Every single edition of the Campanile, Rice’s yearbook, is now digitized and available online.
That includes the special two-volume year in 1944 during World War II and the 1970 yearbook that was not a bound volume at all — just a cardboard box filled with assorted materials including Monty Python-inspired illustrations, atmospheric photos of student protests inside Allen Center and a 45 rpm record.
“It is kind of like a time capsule,” said Amanda Focke, head of special collections at the Woodson Research Center in Fondren Library. “It is one of the most popular yearbooks that people want to see in person when they come in to the library.”
Thanks to the ambitious undertaking by the Woodson staff, you can now examine its contents virtually — good news at a time when the entire world is social distancing and Fondren Library remains closed due to the coronavirus pandemic.
For years, universities across the nation elected not to digitize their yearbooks, citing privacy issues. Rice had a policy of waiting at least 75 years to publish its Campaniles online out of concern for its students’ privacy.
“Those yearbooks from way back when were created at a time when nobody would ever have an expectation that those things would be going online,” Focke said. “That was a standard in the field.”
But times change, and soon a new standard arose: transparency.
Rice had always had two volumes of each year’s Campanile in its archive for anyone who wanted to see them, but the trend toward transparency spurred Focke to offer even greater access to the yearbooks by digitizing them.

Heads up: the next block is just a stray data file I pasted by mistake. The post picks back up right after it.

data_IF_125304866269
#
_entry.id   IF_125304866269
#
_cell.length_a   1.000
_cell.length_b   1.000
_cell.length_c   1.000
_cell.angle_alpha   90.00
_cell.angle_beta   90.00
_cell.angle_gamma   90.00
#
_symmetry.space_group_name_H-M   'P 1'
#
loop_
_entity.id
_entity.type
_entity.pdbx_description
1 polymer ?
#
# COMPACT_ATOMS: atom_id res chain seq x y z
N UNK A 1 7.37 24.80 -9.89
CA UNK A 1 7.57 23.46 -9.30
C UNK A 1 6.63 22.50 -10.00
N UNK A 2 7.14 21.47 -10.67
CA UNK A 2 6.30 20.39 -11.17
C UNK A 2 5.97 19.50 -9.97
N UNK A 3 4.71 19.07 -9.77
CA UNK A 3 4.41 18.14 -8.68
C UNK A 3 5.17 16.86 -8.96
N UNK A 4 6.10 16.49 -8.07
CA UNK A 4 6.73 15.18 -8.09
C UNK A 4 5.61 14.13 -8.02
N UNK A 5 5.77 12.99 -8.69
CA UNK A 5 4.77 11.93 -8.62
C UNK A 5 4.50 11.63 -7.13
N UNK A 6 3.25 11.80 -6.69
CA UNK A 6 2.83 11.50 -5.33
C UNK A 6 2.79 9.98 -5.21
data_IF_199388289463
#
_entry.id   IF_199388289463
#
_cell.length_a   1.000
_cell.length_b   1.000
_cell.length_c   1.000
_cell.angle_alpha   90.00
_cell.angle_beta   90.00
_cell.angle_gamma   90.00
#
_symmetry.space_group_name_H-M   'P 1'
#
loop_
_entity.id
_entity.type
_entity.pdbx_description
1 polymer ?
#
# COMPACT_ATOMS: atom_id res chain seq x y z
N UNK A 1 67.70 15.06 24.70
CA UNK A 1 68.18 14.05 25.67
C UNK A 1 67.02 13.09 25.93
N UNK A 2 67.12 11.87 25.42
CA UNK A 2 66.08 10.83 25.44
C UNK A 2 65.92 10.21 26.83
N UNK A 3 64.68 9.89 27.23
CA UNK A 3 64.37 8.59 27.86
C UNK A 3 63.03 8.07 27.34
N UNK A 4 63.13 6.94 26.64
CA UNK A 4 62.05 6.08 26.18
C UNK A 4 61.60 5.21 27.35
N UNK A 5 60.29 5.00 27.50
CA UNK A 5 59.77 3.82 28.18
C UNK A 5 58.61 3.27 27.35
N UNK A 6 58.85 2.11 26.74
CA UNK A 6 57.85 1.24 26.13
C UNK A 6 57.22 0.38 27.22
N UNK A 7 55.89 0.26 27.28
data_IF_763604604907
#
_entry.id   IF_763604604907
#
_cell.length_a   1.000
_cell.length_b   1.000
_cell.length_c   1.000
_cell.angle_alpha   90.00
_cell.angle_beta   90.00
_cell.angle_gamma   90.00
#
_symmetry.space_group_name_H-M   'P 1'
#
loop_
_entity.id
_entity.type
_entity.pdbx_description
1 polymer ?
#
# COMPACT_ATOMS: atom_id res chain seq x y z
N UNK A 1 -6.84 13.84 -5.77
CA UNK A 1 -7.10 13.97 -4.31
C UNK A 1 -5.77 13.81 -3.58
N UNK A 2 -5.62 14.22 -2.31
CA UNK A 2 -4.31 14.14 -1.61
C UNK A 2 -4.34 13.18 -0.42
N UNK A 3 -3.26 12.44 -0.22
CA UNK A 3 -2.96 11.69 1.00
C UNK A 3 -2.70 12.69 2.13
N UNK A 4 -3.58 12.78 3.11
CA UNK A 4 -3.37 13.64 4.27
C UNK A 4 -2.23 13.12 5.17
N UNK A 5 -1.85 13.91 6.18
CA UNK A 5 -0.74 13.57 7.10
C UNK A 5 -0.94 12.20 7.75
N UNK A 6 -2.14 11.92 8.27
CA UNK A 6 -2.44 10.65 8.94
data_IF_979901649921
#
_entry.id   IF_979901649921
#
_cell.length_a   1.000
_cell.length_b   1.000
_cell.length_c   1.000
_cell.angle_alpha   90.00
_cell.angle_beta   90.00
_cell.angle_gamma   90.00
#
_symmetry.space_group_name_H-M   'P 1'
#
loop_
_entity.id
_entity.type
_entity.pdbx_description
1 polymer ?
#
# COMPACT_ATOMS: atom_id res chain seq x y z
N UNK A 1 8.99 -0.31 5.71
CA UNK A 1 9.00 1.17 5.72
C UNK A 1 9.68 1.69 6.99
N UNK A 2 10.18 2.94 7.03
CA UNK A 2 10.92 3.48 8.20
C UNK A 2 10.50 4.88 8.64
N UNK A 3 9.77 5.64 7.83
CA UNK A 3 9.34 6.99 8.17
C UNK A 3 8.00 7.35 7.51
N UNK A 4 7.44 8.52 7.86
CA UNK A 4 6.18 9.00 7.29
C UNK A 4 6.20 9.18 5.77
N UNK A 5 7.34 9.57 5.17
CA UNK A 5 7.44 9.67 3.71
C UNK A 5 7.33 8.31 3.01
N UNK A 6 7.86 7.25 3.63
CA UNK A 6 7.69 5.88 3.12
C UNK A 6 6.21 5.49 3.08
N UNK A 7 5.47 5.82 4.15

By October 2019, almost every issue was fully digitized, a process which includes the painstaking creation of metadata and addition of tags, bookmarks and alternative text for photos — important detail work that ensures each yearbook also adheres to accessibility standards.
These steps are increasingly required for new web content, in order to ensure its accessibility to people with a diverse range of hearing, movement, sight and cognitive abilities. But Focke said these provisions are important regardless of whether or not they’re mandated.
“For these yearbooks and all the other things that we in the archives put online, we try to make them high-quality digital objects that can be useful to the widest number of people,” she said.
All they were missing for a full Campanile collection were two issues: 1936 and 2017, both of which were still in various steps of digitization. Luckily, it was work Focke and her staff could do from home — rewarding work, but also fun work.
“What's interesting about the yearbook over time, having just spent time looking at them over the decades, is that they change so much,” Focke said. “And because it's a student publication, it's always an expression of the students there at that time and what’s important to them.”
Women’s literary societies were crucial in the years before women could live on campus at Rice, providing much-needed social structure.
“And then you kind of don't really see them as much anymore because college life just takes over,” Focke said.
“You can also see the development of the LGBTQ presence on campus, starting off invisible and then making its way to, ‘OK, now we're in the yearbook as a club, but we're in here with people's faces covered and made-up names.’”
From the 1920s on into the 1950s, she said, no yearbook was complete without a “Vanity Fair” section that spotlighted the school’s more glamorous students. Campaniles weren’t organized by college until the 1960s. And by the 1970s, the yearbook had been so thoroughly deconstructed that it was, well, a bunch of stuff in a box.
The 2020 Campanile is still under construction, though there are still plans for it to be a physical book, according to director of student media Kelley Callaway.
It too, however, will one day be scanned and uploaded into the university’s digital archives at scholarship.rice.edu — a time capsule of life at Rice before, during and immediately after a global pandemic.